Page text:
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Austerity, psychological help and challenging neoliberalism

 

Huge cuts to benefits and services are about to hit millions of Britons which will exacerbate the troubled and troubling times we are living in.  In the UK in the last 35 years the social fabric has dramatically changed,  the Bevanite settlement and welfare state has been profoundly (possibly irreversibly) pulled apart. Since the end of the cold war we have seen the seemingly relentless march of neoliberalism and untamed capitalism, the spread of  globalisation, and of  rising inequality. The world many grew up in and expected to continue is on the retreat and many in the helping professions such as psychotherapists feel the need to find a response which articulates our core beliefs and hopes. This is maybe all the more urgent as attempts are made to co-opt psychotherapy into neoliberal agendas with worrying implications. We have seen a spate of protests about the ways in which the government treats  those who need to claim what we used to call social security and is now derisorily called ‘welfare’  Mental health workers have staged protests against attempts to integrate mental health clinics with jobcentres,  and groups such as the alliance for psychotherapy and counselling are increasingly making their opposition  heard.

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The fiver challenge, primary school kids as Alan Sugar acolytes?

 School kids as young as 5 are to be encouraged to become entrepreneurs in a new government initiative announced last week, spearheaded by Lord Young and publicly backed by  David Cameron. Much about this worries me, even if we do need to encourage entrepreneurial spirits and there is a certain logic to the plan. While not a Faustian pact, such initiatives give a very clear message about what we as a society value and maybe more importantly, research shows that encouraging business and money oriented attitudes create a likelihood that children's more prosocial and generous character traits will be toned right down as self-interest and more instrumental motives become stronger.  

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Raising driven immoral kids?

 

A version of this appeared in the Telegraph recently, and can be accessed here 

Are results obsessed, league-table crazed state schools churning out pupils who are less moral than their posh public school counterparts, as headmaster Richard Walden recently claimed.? As so often with misconceived hyperbole, his statement contains a kernel of truth, and indeed raises fundamental questions that need answering.  After all, don’t we all want a more moral society, and to raise our kids to be well-rounded human beings who are not only caring of others, embrace and live by cultural and ethical values and are motivated by more than achievement, status and money?

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After the giving and receiving. Materialism and happiness and tough lives

This year in some circles we have seem a backlash against materialism. Typical is a new book by Robert Wolman called Stuffocation [1], arguing that stuff does not make us happy, but rather it is experiences and relationships which do. Much research bears this out and such analyses can make important points, but maybe leave out what might be propelling people to consume.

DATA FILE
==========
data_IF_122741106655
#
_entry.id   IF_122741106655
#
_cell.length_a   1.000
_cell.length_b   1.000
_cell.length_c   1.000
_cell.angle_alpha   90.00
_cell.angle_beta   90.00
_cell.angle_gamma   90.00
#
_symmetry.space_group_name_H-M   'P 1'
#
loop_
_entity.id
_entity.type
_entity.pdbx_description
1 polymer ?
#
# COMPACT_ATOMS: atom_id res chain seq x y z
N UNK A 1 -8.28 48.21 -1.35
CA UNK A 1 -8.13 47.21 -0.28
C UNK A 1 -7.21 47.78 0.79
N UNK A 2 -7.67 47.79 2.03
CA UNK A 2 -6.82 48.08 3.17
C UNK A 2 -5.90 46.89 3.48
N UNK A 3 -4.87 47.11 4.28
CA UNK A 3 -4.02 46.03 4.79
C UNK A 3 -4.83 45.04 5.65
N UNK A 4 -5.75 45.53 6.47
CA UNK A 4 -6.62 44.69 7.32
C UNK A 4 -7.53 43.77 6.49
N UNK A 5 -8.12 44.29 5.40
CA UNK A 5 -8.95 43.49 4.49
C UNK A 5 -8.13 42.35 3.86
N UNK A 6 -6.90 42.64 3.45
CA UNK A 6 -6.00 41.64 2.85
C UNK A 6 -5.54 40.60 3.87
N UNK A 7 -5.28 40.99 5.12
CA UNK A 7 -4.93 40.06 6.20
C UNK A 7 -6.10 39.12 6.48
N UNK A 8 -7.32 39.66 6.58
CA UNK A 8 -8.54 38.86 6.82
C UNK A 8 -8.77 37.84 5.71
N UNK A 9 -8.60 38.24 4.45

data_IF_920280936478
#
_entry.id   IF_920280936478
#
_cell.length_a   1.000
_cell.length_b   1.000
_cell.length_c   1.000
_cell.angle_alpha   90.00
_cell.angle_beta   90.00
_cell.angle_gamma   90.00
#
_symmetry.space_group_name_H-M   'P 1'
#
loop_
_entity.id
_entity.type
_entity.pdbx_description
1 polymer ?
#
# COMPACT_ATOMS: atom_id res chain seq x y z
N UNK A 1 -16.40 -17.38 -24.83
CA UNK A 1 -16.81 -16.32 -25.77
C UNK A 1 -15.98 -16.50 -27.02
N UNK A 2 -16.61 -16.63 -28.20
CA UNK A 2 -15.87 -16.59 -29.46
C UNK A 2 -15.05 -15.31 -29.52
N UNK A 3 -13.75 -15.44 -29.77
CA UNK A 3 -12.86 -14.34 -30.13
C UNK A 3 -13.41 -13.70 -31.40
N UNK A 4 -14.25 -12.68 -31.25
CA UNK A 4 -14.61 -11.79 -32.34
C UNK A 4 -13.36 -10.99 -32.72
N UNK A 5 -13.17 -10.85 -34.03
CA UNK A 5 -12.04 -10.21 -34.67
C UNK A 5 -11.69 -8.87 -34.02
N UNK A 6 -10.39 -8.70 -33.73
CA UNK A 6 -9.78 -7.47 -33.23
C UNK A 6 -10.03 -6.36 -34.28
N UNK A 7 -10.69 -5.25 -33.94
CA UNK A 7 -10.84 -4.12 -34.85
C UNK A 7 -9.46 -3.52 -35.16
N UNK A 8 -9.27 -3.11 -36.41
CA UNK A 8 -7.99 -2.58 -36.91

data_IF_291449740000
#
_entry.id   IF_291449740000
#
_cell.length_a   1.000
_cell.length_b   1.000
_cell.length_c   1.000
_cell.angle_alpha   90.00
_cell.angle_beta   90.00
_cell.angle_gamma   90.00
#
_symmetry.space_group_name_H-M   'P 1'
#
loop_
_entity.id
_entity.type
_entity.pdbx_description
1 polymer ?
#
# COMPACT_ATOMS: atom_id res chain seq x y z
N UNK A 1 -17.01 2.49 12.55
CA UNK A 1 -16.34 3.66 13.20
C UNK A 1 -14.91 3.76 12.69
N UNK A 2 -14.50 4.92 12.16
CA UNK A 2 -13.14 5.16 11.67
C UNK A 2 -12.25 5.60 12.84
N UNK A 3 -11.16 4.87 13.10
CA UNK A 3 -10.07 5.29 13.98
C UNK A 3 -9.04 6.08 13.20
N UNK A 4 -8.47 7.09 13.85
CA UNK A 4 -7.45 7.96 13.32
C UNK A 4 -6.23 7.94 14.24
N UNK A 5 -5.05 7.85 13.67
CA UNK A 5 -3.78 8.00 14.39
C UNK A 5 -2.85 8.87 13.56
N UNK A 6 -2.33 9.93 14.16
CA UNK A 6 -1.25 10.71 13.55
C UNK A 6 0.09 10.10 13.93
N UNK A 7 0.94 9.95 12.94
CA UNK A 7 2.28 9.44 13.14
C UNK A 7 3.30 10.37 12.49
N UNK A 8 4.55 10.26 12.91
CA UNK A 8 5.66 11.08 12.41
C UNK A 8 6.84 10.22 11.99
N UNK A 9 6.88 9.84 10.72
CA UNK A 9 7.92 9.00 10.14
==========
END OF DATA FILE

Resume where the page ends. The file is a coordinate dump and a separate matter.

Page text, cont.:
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Invisibilty, and doing the right thing

This week the BBC’s moral maze  (http://www.bbc.co.uk/podcasts/series/moralmaze)  provocatively asked about the role of individual conscience and whether people act less morally when they are unseen,  This came  on the back of scientists possibly having invented a Harry Potterish  ‘invisibility cloak’ capacity to become invisible by bending light etc. The program raised crucial matters relevant to issues currently in the news,  such as the banking scandals and what the likes of Bob Diamond  felt they should be able to ‘get away with’, as well as the shocking behaviours in mid-Staffordhsire NHS trust and in care homes where elderly residents were  abused. The 2 key issues  being debated were whether we need more regulation (eg of banks or hospitals) or   should moral acts by led by individual conscience, because externally imposed ‘targets’ and expectations in fact make people less personally motivated to do the right thing. These are thorny issues.

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cooperating and helping others reduces stress and improves health

A couple of very interesting studies came out in the last few weeks which might surprise those who believe that monetary and material success is the best way to health and happiness. One huge new study is just published by the American Psychological Association. This was led by Lara Aknin [1] who has done a massive amount of research on altruism and wellbeing. Amazingly this found a positive relationship between personal well-being and spending on others in 120 of 136 countries covered in the 2006-2008 Gallup World Poll. The survey comprised 234,917 individuals, half of whom were male, with an average age of 38. The link between well-being and spending on others was significant in every region of the world, irrespective of factors like income, social support, perceived freedom and national corruption.

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